So since my last post, which talked about my mom's recent fall, we've done a few things to prevent another fall and limit the damage should she have one.
First, there are some great resources out there to help you if you're in fall prevention mode. The National Council on Aging is excellent, and provides a list of fall prevention programs all over the country. We actually found a great fall prevention program at the Y which we enlisted my mother in. She goes to the program 2 times a week, working on her strength, flexibility, balance and mobility.
My mother was initially very scared of falling. It prevented her from seeing her friends and from doing her normal activities. It also meant I had to spend more time at her house, which as I said in my previous post, made fulfilling my responsibilities to my own family a challenge. The program changed her life.
First, the exercises really helped her. Aside from going to the Y twice a week, she has a regular daily exercise routine to help her avoid falls. It includes doing 10 standing squats, one legged standing for 30 seconds on each leg, 10 toe raises and the plank for as long as she can. She loves the routine. Most importantly, it's given her enough confidence to get active again, stopping the downward health spiral.
She's also taking vitamin D supplements, to help strengthen her bones. After a consultation with her doctor, he suggested Vitamin D, with a glass of milk a day, would help with her bone density. This will hopefully prevent a fracture should she fall again.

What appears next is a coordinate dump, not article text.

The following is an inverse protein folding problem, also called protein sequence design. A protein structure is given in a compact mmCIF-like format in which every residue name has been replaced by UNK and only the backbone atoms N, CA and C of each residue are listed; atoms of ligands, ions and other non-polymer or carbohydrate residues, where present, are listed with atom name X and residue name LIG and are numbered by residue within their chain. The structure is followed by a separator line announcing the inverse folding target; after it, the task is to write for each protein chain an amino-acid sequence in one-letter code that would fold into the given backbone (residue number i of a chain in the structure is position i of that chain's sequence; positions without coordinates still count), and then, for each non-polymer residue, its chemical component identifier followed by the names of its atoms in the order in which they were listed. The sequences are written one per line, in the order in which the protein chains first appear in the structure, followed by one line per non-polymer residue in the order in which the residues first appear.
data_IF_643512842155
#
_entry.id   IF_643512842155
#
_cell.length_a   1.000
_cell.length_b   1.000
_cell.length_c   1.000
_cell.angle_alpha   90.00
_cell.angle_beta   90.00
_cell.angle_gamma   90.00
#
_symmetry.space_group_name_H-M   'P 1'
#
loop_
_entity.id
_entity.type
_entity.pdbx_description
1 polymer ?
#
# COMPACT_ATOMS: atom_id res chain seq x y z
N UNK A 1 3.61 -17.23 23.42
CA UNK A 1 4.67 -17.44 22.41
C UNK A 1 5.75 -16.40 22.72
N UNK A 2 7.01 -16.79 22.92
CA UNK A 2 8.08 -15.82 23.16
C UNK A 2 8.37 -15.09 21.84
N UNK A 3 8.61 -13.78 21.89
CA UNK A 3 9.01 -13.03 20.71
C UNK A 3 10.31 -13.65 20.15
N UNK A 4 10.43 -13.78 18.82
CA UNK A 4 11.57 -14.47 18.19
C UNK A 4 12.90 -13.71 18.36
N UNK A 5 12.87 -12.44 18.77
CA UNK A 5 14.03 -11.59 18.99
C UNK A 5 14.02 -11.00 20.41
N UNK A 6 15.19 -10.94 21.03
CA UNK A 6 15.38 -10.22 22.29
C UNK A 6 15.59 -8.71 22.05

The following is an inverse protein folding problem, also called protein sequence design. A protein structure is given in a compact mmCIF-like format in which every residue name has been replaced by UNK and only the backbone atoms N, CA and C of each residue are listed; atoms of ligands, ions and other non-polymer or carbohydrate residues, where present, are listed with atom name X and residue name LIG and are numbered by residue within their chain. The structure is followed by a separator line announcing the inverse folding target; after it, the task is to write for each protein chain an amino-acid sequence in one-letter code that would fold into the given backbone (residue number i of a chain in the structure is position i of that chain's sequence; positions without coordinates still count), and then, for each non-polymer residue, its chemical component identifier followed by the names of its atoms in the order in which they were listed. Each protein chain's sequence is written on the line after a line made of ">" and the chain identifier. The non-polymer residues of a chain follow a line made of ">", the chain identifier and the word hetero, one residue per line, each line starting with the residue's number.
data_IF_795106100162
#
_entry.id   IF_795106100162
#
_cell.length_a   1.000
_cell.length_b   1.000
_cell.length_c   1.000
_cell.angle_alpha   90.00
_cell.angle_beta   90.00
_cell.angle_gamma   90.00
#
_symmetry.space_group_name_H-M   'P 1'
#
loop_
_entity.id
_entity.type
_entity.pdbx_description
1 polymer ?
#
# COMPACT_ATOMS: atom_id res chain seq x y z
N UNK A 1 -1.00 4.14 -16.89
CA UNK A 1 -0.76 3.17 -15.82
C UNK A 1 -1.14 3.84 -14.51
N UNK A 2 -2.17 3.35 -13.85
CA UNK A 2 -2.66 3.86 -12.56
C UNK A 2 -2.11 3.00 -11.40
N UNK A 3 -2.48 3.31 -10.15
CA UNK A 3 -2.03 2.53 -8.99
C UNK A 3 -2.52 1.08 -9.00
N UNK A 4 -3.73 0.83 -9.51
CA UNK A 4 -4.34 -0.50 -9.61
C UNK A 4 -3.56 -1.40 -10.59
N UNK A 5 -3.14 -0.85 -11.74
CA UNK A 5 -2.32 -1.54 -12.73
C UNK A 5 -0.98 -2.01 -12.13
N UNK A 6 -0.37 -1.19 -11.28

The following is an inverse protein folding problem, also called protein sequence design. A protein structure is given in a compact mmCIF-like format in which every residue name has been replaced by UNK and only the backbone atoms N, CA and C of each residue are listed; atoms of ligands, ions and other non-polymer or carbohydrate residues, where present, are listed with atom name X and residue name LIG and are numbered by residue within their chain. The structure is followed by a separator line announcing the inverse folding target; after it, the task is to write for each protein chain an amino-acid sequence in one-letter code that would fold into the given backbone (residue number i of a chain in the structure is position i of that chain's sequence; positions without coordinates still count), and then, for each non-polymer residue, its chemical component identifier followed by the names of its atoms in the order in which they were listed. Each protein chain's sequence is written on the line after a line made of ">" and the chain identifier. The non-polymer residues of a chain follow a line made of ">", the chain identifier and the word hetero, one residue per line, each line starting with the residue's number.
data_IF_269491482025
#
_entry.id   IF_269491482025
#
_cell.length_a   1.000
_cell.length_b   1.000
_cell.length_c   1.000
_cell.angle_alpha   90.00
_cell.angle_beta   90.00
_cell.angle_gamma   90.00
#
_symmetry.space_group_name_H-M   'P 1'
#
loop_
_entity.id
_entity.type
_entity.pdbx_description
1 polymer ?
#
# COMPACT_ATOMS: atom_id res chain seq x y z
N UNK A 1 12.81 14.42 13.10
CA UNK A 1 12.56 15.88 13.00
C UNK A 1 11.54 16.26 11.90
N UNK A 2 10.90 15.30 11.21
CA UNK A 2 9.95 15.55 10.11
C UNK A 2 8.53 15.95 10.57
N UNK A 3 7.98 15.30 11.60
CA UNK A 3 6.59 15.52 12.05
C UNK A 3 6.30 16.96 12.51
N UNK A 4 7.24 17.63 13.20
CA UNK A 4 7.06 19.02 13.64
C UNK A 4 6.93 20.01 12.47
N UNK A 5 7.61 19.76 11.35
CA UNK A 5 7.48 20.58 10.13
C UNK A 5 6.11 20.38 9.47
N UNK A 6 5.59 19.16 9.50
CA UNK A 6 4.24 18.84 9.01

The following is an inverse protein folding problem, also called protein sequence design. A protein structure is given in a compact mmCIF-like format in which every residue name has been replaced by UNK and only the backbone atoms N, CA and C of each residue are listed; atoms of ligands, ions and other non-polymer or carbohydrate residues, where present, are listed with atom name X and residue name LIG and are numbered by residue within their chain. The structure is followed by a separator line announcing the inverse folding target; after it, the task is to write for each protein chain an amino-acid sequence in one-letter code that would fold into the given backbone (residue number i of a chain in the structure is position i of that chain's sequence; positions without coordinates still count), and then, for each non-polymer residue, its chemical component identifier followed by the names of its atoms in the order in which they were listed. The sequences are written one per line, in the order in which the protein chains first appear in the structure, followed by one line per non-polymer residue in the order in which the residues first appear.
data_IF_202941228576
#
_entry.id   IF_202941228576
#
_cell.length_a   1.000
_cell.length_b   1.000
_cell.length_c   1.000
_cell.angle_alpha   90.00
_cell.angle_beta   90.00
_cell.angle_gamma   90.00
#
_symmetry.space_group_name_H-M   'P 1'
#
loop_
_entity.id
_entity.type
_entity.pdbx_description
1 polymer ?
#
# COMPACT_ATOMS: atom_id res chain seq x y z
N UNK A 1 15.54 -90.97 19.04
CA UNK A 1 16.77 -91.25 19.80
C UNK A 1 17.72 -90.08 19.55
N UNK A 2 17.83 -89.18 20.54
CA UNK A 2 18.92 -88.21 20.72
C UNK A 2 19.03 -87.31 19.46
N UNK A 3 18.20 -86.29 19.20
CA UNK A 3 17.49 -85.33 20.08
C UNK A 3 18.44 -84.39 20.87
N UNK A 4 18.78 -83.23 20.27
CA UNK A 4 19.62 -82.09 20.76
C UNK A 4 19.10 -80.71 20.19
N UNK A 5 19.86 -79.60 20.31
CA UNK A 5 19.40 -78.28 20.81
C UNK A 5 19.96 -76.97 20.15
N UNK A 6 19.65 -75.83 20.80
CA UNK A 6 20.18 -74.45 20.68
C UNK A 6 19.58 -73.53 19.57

Lastly, we got an occupational therapist and senior home remodeling expert to come to the house and they made a series of changes that have made a WORLD of difference. Firs they installed grab bars in the shower and by the toilet. Second they added a seat in the shower. Third they elevated the toilet seat. Fourth they got rid of a raised doorway threshold which she always tripped on. Fourth they added lighting everywhere - made a big difference in the hallway and the stairway. Lastly they added hand railings in her stairway upstairs and in front of her house.
But one thing was still bothering my mother. What if she fell and was too injured to get back up on her own. How would she call for help? Worse, what would happen if she fell and got knocked-out, who would find her and how long would it take?
Actually, that worry bothered me more than my mother. So we got her an emergency response system. The cost of a life alert system is not that much if you compare it to having a private caregiver, or sending her to a private home at $3,000 to $4,000 a month.
The system we got works great and gives both my mother and I peace of mind. Best of all she feels safe and is able to maintain her independence.
That said, between the exercises, nutrition, home modifications and alert system, we're feeling much safer than we were only a few months ago.